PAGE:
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Michael Haberman August 12, 2015 at 10:36 am

Lou, as you mentioned the DOL does not have that interpretation and it is the DOL that has the big stick. Until regulatory change occurs that will not change. Unfortunately regulatory change seems to be going in the wrong direction.

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Chris March 18, 2019 at 10:34 pm

Wondering if anyone has any further clarification on this as I have heard that if a Salaried (Exempt) employee has worked more than half a day (4 hrs) they should be paid the full day. However, I have a case where an employee is being required to use 4 hours of PTO if leaving later in the day (6 hours into shift) due to falling ill or because of an appointment.

in Utah, thoughts feedback appreciated.

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Robert Kelly February 22, 2017 at 10:22 am

Hi. How about if an employee has only 5.75 hours of vacation time? Does he get paid a full day if he doesn’t work? For example, the last day of the pay period he doesn’t work. He has 5.75 hours of vacation time that are used. Is his salary reduced for 2.25 hours? I understand if he worked 5.75 hours he would be paid a full day. But, its unclear about partial time bank days when they don’t work.

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Michael Haberman March 1, 2017 at 2:32 pm

Robert, if the employee is truly and exempt employee he should be paid for the entire day. The problem is determining if the employee is truly an exempt employee.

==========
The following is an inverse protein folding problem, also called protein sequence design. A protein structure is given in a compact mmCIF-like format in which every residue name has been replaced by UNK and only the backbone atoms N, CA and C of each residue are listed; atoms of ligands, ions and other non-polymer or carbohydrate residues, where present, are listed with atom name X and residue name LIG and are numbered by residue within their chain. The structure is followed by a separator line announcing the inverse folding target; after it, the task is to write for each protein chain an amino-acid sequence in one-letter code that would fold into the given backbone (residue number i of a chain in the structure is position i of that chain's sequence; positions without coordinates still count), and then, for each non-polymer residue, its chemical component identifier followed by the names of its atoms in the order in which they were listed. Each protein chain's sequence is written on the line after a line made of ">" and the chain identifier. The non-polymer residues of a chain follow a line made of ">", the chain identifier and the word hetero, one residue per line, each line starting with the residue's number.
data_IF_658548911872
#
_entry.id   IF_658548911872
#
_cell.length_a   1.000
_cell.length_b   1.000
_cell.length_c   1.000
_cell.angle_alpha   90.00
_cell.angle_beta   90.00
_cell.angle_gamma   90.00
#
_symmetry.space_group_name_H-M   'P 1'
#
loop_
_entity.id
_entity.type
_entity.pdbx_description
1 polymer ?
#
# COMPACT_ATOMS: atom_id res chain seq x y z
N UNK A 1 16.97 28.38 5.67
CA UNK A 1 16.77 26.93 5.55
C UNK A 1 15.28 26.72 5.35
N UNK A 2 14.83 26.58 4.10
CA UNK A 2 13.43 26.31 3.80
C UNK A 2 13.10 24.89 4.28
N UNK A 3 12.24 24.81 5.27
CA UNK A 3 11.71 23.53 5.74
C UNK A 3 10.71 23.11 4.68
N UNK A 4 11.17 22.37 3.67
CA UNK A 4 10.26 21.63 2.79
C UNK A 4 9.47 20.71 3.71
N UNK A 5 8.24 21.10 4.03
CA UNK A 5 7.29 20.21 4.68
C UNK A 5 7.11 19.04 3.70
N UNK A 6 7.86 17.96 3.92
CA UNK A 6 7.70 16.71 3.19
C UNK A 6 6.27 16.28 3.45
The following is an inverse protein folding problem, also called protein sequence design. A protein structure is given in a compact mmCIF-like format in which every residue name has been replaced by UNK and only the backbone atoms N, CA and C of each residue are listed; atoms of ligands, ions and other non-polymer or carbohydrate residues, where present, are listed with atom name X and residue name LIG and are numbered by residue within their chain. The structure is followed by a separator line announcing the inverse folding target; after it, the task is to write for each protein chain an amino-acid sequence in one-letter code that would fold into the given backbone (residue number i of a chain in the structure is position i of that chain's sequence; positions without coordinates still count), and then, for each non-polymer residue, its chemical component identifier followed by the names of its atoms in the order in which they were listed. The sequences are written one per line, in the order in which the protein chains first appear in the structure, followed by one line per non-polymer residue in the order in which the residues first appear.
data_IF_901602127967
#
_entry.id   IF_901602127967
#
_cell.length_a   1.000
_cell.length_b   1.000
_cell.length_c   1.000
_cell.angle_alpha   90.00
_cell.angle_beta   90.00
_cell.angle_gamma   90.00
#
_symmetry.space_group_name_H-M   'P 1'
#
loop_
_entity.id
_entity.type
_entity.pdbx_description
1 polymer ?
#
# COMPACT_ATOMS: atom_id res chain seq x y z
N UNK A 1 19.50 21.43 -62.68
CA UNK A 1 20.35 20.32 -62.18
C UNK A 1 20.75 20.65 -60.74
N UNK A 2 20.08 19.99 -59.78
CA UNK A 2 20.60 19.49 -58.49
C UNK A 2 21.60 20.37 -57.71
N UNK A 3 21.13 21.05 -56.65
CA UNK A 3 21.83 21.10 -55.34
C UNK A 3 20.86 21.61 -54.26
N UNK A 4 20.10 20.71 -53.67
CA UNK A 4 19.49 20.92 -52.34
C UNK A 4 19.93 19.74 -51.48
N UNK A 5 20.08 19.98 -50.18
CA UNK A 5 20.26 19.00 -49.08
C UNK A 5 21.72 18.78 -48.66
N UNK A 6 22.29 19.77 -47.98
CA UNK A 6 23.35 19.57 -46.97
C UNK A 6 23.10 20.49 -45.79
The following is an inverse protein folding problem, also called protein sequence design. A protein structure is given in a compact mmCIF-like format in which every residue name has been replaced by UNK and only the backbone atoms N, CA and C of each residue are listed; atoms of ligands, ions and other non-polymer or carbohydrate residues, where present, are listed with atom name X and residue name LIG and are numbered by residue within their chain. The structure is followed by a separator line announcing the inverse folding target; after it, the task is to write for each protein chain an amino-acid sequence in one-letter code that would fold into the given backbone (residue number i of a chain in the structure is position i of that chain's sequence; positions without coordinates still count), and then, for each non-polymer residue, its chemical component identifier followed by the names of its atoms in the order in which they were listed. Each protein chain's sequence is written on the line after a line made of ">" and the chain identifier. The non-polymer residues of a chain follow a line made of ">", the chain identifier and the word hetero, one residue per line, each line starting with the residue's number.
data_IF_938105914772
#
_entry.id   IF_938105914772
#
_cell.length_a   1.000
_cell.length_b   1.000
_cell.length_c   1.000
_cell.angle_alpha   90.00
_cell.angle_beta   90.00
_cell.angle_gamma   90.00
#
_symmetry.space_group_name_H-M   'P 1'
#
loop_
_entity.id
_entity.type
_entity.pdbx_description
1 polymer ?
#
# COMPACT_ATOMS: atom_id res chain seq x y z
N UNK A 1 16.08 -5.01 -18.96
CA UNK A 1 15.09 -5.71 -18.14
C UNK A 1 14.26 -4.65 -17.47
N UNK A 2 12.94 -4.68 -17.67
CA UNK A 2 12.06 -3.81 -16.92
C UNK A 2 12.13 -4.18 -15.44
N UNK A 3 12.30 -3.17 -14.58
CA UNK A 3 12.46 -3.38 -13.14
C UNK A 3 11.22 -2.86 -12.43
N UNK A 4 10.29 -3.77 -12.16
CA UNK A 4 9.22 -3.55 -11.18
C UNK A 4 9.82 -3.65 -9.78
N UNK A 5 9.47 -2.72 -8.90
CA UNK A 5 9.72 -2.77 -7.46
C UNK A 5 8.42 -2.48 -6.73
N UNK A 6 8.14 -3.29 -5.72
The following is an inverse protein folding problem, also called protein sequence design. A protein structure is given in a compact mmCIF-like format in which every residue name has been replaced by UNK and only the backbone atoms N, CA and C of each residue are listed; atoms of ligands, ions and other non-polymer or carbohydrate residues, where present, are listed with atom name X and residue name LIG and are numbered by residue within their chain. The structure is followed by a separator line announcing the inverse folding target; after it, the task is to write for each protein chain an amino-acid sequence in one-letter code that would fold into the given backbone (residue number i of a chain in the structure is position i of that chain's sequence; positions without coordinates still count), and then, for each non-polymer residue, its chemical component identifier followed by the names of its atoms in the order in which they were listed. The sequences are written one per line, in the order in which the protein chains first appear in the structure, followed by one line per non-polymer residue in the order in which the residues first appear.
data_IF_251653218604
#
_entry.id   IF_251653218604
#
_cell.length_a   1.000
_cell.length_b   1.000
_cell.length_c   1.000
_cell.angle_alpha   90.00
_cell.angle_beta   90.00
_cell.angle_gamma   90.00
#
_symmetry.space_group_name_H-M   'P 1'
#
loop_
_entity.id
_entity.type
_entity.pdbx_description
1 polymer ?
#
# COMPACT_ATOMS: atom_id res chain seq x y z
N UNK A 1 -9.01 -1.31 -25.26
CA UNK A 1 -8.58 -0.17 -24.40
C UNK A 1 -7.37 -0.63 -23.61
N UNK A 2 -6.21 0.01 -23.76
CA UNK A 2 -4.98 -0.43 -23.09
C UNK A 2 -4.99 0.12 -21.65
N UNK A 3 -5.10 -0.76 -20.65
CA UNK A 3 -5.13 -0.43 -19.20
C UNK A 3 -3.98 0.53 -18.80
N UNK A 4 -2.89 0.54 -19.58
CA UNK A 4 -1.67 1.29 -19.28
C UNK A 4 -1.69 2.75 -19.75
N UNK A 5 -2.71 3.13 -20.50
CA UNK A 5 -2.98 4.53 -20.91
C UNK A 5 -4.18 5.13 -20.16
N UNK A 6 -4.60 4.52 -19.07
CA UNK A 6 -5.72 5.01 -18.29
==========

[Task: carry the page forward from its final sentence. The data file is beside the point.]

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Jean March 7, 2017 at 11:07 pm

As an exempt employee, if I have worked 170 hours over time in the months preceding leaving 1 hour early, can my vacation time be docked to cover that hour?

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Michael Haberman March 9, 2017 at 1:47 pm

Jean, they should not. That would be an absurd way to deal with you. But since by federal law they don’t really have to pay you vacation they can get away with it. Sorry

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Chris Whitmore March 22, 2017 at 12:46 pm

My questions is that if I am considered an exempt employee who is generally “scheduled” to work a 40 hour work week, 8 hour days. Now I understand that working over 40 I am not entitled to overtime. That is part of being exempt.
However, let’s say I work a 13 hour day on Monday, do I have to work 8 again the next or may I come in work 4 hours? Totaling for the week 40 hours.

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Michael Haberman April 3, 2017 at 12:07 pm

Chris, as an exempt employee you are required to work whatever hours your employer desires you to work. If you work a particularly hard day and want to shorten the next day will all depend on your employer and their point of view on flexibility. Ask them, or don’t ask for permission, but seek forgiveness if they complain.

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Sal B June 30, 2017 at 5:46 pm

I have a specific example that I am still not clear on. I am an exempt employee and am required to work 45 hours in one work week (9 hours a day).

– question 1: If I only work 8 hours on Monday, can my employer require me to take 1 hour of pto to cover that time. I ask this because if I work 8 hours on Monday that is below the office requirement, but equal to the standard California 8 hour work day. Similarly, my total work week would be 44 hours (above the 40 hr California standard, but below my office standard of 45 hrs).

– question 2: I have acrued at total of 3 sick days. If i become sick one day and decide to take 3 hours off (work a total of 6 hours), can my employee deduct 3 hours from my total sick days. Or, since this is not a full day out, will I still have 3 sick days left.